Primary Care Networks – Preparing for the end of year 2 and beyond

As we approach the end of the second year of Primary Care Networks (PCN’s) and with the prospect of increased funding from the Additional Roles Reimbursement Scheme (ARRS) it is appropriate to revisit the implications for Practices.

Key reminders

  • The majority of PCN’s are operating under the lead Practice model or the flat Practice model – as such they are not separate legal entities.
  • The funding comes in the form of Direct Enhanced Service Payments and therefore is no different from other DES even if the money is not directly controlled by the practice
  • Any surplus arising from such monies needs to be accounted for by the network member Practices.

Immediate action

As we approach the end of the second year of accounting for PCN’s it is worthwhile identifying any potential surplus- decisions can then be taken on what to do with this surplus- spend within the PCN or return to member practices allowing them to decide how to utilise within their individual Practices.

Remember – for accounting and tax purposes, provision for an expense can only be brought into account for 2020/21 if the PCN or its member Practices has incurred a legal or constructive obligation prior to 31 March 2021 to subsequently incur that expense.

Specifically, no provision can be made for the remuneration of employees unless that remuneration is paid (as defined for PAYE purposes) within the accounting period.

A provision of a clawback of income received can only be included if there are conditions for commissioners to clawback income or require you to spend the money on a specific project – such as a grant for a piece of work which was not subsequently done.

If PCN’s are in receipt of funding from the General Practice COVID Capacity Expansion Fund then this also needs to be considered as it is support up to 31 March 2021 so unspent monies may also be taxable.

The future

It is clear that PCN’s will continue to be used as the “vehicle” for collaborative funding streams. The issues identified upon the introduction of PCN’s are still there and need to be addressed as the funding streams increase. The main issues are;

  1. VAT - While healthcare services are often classed as VAT exempt, supplies of staff around the network (including healthcare staff) are subject to 20% VAT above an £85,000 registration threshold. ARRS funding in 2021/22 is going to rise significantly to a level where VAT considerations can no longer be ignored.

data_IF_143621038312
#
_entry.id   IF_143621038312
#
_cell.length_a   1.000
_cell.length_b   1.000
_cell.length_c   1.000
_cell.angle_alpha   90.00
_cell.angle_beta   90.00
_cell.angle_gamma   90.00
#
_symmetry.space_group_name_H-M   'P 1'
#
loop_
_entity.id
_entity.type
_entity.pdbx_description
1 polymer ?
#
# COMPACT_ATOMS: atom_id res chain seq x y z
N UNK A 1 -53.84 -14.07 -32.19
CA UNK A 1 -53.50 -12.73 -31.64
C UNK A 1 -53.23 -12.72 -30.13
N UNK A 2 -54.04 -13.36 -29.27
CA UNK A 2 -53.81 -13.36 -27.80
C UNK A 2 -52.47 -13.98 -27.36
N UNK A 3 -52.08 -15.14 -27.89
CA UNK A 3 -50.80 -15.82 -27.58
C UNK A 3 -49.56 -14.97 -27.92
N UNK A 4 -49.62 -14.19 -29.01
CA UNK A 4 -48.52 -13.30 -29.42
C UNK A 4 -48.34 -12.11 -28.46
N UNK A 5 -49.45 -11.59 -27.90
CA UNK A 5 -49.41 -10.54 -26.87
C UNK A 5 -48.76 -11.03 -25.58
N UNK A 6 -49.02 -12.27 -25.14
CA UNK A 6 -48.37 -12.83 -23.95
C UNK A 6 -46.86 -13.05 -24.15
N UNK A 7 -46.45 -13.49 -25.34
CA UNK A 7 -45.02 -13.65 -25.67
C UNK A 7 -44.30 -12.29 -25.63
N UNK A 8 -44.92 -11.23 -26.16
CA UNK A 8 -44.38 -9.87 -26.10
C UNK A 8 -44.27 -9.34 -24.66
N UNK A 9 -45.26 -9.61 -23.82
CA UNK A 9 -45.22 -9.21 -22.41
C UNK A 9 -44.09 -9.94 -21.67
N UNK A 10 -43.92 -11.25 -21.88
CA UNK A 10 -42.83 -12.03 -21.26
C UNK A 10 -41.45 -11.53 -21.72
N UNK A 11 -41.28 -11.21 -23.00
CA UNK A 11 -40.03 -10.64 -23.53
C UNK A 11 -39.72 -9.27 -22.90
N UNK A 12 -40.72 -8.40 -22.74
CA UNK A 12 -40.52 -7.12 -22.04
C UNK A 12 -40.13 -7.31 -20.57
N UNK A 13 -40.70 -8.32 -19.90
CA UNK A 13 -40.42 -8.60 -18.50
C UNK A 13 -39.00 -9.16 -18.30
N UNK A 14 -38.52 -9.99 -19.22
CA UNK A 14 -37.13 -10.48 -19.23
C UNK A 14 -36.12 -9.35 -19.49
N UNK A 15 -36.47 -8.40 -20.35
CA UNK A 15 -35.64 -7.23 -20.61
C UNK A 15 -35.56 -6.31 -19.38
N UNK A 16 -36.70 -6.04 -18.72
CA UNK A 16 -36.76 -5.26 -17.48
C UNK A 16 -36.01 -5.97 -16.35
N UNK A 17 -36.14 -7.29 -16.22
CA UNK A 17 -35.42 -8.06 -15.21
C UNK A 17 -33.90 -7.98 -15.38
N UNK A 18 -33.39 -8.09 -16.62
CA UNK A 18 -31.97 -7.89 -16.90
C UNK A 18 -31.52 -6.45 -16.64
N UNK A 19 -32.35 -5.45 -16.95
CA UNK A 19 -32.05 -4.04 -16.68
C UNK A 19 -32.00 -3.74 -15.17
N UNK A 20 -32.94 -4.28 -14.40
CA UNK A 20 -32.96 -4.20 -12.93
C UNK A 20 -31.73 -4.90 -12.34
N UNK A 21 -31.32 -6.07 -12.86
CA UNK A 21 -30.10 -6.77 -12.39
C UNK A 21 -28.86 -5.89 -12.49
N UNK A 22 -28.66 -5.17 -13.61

2. Liability - As noted above the PCN is not a separate legal entity in its own right. It is a group of practices who are jointly and severally liable for what happens within the network. All practices – and therefore all the partners – are trusting each other to share the network’s legal and financial responsibilities.
  3. Tax on PCN surplus - As the PCN is not a legal entity it has no mechanism to report its taxes, except through its member practices, with each practice needing to report its share of the surplus through their own accounts.
  4. Employment of staff - The PCN in unable to employ staff. As such they need to be employed by the individual Practices which then carries the employment risk.

The increased funding streams means that the Flat Practice and Lead Practice Models may no longer be fit for purpose. The Super Practice Model (where one Practice contains the PCN in its entirety) and those using a Federation to run their PCN address most of the issues noted above but for others it points to Incorporation of the PCN.


  • VAT – as a separate entity, a VAT Cost sharing Group can be created to overcome VAT issue
  • Staff- employ own staff
  • Tax - payable by Company on surplus at 19% or maybe even less ,
  • Risk - Limited Liability
  • Accounting – easier and more transparent as separate entity


  • Set up and running Costs- Legal and Accounting
  • CQC registration would need consideration
  • Transfer of Staff under TUPE

What next?

Doing nothing is no longer an option as VAT will be problematic using the Lead or Flat practice model. If the PCN decides to incorporate then specialist legal and accounting advice should be sought at the outset to ensure the structure is correct to deal with the taxation, pension and legal compliance issues.

Written by Des Liddy Healthcare Partner

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If you would like to discuss any aspect of the above or medical accounting in general, please contact Andy Pow, his details are below, or submit an enquiry using the link below:  

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